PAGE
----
Several months ago, I acquired 100 grams of matcha from someone who sources it directly from a Kyoto farmer. Japanese green teas, such as sencha and gyokuro, are my favorites, but I’d rarely had matcha.
I immediately did a Google search for “matcha preparation.” Among the many links appeared was a video by a young man named Kohei Yamamoto (no relation), “How to prepare MATCHA.” He came across as a likable guy next door, and his presentation was both old school and approachable:
- he used a chasen (bamboo whisk) and other Japanese utensils not always used outside Japan;
- he taught the back-and-forth whisking method (as opposed to circular);
- he took measurements by feel (no measuring cups);
- he showed the proper way to serve tea, by turning the bowl so that the front faces the guest (I love this detail); and
- he drank the tea in the traditional manner: bowing, saying “Itadakimasu,” and downing the serving all at once, in a few gulps.
I also found his blog, Tales of Japanese tea, which chronicles his study since 2009 of sado (also chado, chanoyu), the Way of Tea, Japanese tea ceremony. The more I read, the more I realized how “preparing matcha” is only one element of sado–like how asana is only one element of yoga. Everything in life has another angle to look at it from, for those of you that don’t particularly like this tea, see different blends of green tea at monicashealthmag.com.
I was amused by Kohei’s anecdotes, for example, when he critiques his wife’s ceremonial bowing posture compared to their teacher’s form. (The comparison will be clear to Iyengar teachers’ eyes!)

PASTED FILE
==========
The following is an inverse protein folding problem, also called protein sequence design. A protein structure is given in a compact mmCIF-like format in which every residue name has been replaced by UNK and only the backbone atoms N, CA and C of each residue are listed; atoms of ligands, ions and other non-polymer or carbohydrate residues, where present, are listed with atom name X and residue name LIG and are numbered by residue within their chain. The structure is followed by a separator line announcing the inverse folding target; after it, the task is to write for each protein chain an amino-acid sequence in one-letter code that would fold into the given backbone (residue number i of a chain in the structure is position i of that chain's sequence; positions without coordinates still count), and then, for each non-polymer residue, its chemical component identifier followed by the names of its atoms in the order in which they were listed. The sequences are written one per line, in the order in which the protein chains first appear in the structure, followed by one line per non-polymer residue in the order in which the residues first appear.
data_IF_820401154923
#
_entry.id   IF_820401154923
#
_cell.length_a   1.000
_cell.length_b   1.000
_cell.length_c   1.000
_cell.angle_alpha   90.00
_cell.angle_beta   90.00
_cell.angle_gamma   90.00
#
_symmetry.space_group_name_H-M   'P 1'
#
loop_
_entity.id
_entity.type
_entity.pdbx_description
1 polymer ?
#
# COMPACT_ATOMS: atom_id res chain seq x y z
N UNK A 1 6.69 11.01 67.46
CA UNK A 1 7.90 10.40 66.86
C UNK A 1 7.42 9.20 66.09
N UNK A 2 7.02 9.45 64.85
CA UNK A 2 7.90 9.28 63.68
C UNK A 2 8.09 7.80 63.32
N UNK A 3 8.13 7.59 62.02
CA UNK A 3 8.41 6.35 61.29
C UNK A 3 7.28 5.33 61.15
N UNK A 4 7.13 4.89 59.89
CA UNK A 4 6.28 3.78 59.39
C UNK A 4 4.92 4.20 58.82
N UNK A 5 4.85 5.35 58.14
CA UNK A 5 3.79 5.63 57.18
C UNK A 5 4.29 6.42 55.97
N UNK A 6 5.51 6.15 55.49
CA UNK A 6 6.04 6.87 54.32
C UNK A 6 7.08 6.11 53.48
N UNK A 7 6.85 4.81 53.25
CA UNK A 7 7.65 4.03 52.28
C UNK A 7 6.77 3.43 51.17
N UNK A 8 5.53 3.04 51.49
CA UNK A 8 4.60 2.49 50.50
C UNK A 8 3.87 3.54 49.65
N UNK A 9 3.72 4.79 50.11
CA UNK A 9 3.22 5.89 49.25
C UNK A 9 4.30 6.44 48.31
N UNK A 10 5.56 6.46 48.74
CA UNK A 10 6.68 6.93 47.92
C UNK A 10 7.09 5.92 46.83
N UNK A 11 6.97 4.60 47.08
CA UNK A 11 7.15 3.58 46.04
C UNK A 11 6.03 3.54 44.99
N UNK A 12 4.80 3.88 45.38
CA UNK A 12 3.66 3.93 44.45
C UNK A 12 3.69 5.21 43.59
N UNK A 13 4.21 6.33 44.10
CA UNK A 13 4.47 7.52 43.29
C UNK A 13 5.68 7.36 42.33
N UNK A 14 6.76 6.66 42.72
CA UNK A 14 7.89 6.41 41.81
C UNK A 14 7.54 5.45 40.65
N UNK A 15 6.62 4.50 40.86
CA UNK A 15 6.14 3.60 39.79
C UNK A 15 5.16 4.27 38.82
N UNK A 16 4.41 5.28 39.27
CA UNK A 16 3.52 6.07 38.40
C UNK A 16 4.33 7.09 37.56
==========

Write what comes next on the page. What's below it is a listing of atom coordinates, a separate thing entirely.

Nowadays it’s mostly young women who study tea ceremony (mostly to make themselves more marriageable, according to some) and the meticulous protocols might seem unnecessary, even absurd. But if a person is truly interested, those protocols can foster deep concentration and appreciation for the smallest detail.
On YouTube, I found many other how-to videos, such as “How to Make Matcha Tea – Dr. Jim Nicolai” by the Andrew Weil Integrative Wellness Program. Nicolai followed some of the traditional methods while adding a Western sensibility and informative tidbits.
Then I found Panatea and Breakaway Matcha, polished, urbane online retailers of matcha. Their focus: matcha’s health benefits, gourmet cachet, and trendiness. Panatea’s slogan is “Sip up and Zen out,” and the husband-and-wife founders describe their Ceremonial Grade Matcha Green Tea Set as “sleek and sexy.”
Breakaway Matcha is served at The French Laundry, offers workshops at Tassajara Zen Mountain Center, and is very high quality (and pricey). Breakaway caught my attention when the founder demonstrated his way of preparing it: with a
milk “matcha frother.” At first, I found something incongruous about using a battery-powered tool instead of a whisk. On the other hand, the raw ingredients are the same (he’s not drowning the matcha with milk and sugar and whipping up a Frappuccino, after all).
While Westerners (including myself) are openminded about unfamiliar cultural practices, we tend to adopt only the most obvious, graspable parts. We do yoga asana, but might study yoga philosophy only superficially. We drink matcha for its antioxidants, but might ignore the rituals of its preparation. There’s nothing necessarily wrong with this. But the “other” aspects can elevate the experience to more than another health fad.